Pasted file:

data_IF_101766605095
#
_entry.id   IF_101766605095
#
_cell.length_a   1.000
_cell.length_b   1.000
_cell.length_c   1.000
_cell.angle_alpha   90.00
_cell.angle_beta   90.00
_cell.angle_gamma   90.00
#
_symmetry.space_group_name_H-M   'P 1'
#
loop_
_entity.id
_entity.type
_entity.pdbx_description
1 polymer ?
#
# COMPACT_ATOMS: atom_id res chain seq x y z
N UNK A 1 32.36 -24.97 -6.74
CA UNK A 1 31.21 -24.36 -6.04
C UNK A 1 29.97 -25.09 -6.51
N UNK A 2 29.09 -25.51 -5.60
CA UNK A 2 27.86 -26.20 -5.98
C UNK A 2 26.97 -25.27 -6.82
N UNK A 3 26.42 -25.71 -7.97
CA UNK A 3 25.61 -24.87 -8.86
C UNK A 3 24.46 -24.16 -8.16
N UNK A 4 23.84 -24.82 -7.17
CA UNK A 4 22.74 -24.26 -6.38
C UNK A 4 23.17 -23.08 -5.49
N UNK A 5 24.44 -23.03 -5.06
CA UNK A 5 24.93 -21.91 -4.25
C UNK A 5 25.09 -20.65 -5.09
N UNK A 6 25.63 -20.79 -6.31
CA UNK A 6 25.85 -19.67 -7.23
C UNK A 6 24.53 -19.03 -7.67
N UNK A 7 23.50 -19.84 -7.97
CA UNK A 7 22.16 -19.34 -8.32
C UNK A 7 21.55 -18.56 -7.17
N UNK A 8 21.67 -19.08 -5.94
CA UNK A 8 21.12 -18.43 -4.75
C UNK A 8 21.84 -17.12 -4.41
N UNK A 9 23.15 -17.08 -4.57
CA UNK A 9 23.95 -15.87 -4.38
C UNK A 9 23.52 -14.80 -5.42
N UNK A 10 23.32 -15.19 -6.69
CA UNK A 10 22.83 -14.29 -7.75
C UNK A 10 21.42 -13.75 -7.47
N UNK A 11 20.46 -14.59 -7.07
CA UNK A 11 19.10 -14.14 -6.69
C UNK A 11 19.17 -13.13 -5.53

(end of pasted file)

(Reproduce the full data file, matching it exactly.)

data_IF_101766605095
#
_entry.id   IF_101766605095
#
_cell.length_a   1.000
_cell.length_b   1.000
_cell.length_c   1.000
_cell.angle_alpha   90.00
_cell.angle_beta   90.00
_cell.angle_gamma   90.00
#
_symmetry.space_group_name_H-M   'P 1'
#
loop_
_entity.id
_entity.type
_entity.pdbx_description
1 polymer ?
#
# COMPACT_ATOMS: atom_id res chain seq x y z
N UNK A 1 32.36 -24.97 -6.74
CA UNK A 1 31.21 -24.36 -6.04
C UNK A 1 29.97 -25.09 -6.51
N UNK A 2 29.09 -25.51 -5.60
CA UNK A 2 27.86 -26.20 -5.98
C UNK A 2 26.97 -25.27 -6.82
N UNK A 3 26.42 -25.71 -7.97
CA UNK A 3 25.61 -24.87 -8.86
C UNK A 3 24.46 -24.16 -8.16
N UNK A 4 23.84 -24.82 -7.17
CA UNK A 4 22.74 -24.26 -6.38
C UNK A 4 23.17 -23.08 -5.49
N UNK A 5 24.44 -23.03 -5.06
CA UNK A 5 24.93 -21.91 -4.25
C UNK A 5 25.09 -20.65 -5.09
N UNK A 6 25.63 -20.79 -6.31
CA UNK A 6 25.85 -19.67 -7.23
C UNK A 6 24.53 -19.03 -7.67
N UNK A 7 23.50 -19.84 -7.97
CA UNK A 7 22.16 -19.34 -8.32
C UNK A 7 21.55 -18.56 -7.17
N UNK A 8 21.67 -19.08 -5.94
CA UNK A 8 21.12 -18.43 -4.75
C UNK A 8 21.84 -17.12 -4.41
N UNK A 9 23.15 -17.08 -4.57
CA UNK A 9 23.95 -15.87 -4.38
C UNK A 9 23.52 -14.80 -5.42
N UNK A 10 23.32 -15.19 -6.69
CA UNK A 10 22.83 -14.29 -7.75
C UNK A 10 21.42 -13.75 -7.47
N UNK A 11 20.46 -14.59 -7.07
CA UNK A 11 19.10 -14.14 -6.69
C UNK A 11 19.17 -13.13 -5.53